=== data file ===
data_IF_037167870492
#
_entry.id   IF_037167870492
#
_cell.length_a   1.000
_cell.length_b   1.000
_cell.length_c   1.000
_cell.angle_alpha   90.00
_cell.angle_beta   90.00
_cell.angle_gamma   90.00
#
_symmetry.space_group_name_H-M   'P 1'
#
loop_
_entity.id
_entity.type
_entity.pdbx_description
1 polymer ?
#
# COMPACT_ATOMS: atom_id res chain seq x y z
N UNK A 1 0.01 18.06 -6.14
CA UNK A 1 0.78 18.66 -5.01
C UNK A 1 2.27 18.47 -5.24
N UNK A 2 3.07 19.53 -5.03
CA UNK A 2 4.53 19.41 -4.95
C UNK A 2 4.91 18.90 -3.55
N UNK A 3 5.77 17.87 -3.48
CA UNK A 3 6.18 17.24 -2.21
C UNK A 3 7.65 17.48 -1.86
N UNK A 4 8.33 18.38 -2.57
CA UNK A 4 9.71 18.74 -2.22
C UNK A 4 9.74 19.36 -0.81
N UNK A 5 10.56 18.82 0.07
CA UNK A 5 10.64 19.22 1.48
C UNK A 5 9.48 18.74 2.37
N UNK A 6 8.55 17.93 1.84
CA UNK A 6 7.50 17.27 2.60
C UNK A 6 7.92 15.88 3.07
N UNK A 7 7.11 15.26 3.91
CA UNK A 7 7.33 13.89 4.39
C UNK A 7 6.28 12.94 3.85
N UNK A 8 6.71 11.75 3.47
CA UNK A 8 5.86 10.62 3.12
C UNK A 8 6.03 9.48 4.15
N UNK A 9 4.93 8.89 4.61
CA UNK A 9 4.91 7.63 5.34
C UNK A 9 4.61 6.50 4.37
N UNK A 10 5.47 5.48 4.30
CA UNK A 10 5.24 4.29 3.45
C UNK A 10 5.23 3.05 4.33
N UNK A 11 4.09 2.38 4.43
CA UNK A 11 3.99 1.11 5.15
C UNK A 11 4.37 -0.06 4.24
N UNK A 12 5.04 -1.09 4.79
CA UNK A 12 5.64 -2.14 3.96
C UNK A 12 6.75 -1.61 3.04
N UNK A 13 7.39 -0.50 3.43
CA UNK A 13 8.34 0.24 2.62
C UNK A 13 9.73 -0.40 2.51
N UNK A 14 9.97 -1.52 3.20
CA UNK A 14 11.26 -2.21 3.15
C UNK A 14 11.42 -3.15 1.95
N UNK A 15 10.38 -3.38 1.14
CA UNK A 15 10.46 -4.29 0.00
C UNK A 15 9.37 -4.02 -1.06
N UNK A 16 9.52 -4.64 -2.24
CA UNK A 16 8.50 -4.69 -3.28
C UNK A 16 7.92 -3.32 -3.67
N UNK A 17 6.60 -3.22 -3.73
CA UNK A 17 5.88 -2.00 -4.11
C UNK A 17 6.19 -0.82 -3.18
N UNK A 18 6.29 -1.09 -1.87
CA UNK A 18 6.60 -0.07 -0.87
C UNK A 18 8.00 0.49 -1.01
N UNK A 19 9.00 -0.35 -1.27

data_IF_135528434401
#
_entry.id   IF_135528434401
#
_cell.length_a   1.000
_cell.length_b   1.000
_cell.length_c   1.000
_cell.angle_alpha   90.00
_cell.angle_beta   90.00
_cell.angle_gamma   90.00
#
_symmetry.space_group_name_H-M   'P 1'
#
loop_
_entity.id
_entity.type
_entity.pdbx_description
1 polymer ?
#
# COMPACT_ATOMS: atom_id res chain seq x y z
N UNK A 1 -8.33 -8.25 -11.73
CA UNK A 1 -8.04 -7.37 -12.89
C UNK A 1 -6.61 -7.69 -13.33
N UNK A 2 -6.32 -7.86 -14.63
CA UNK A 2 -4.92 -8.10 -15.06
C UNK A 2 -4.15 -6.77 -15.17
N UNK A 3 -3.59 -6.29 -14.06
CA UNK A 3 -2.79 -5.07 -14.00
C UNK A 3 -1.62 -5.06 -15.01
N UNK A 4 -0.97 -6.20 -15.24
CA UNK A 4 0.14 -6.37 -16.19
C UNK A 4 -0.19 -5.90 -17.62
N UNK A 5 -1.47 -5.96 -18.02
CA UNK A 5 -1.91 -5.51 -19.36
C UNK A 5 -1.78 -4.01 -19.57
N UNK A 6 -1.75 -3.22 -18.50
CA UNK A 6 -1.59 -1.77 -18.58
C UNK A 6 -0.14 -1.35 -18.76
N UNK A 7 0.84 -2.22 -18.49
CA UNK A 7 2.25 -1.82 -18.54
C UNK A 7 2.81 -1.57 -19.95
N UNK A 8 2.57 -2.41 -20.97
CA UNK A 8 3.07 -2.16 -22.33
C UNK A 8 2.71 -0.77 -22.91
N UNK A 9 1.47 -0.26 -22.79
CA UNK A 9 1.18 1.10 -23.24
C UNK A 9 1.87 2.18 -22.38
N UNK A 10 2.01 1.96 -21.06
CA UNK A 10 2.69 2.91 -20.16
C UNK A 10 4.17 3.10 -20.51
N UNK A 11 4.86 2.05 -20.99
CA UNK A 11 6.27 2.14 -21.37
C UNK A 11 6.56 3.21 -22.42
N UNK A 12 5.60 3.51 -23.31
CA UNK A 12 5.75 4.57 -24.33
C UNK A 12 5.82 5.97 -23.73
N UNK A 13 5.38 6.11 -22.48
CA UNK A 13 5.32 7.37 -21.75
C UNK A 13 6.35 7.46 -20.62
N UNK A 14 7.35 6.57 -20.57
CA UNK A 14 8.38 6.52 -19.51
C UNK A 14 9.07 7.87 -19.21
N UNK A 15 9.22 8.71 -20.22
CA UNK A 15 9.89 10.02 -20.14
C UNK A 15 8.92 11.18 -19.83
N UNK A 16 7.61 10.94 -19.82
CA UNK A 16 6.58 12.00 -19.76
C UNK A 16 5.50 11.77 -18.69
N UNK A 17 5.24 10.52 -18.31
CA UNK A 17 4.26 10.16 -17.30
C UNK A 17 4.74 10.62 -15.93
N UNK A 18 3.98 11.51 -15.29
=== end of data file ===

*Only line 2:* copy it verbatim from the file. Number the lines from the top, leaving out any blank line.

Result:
#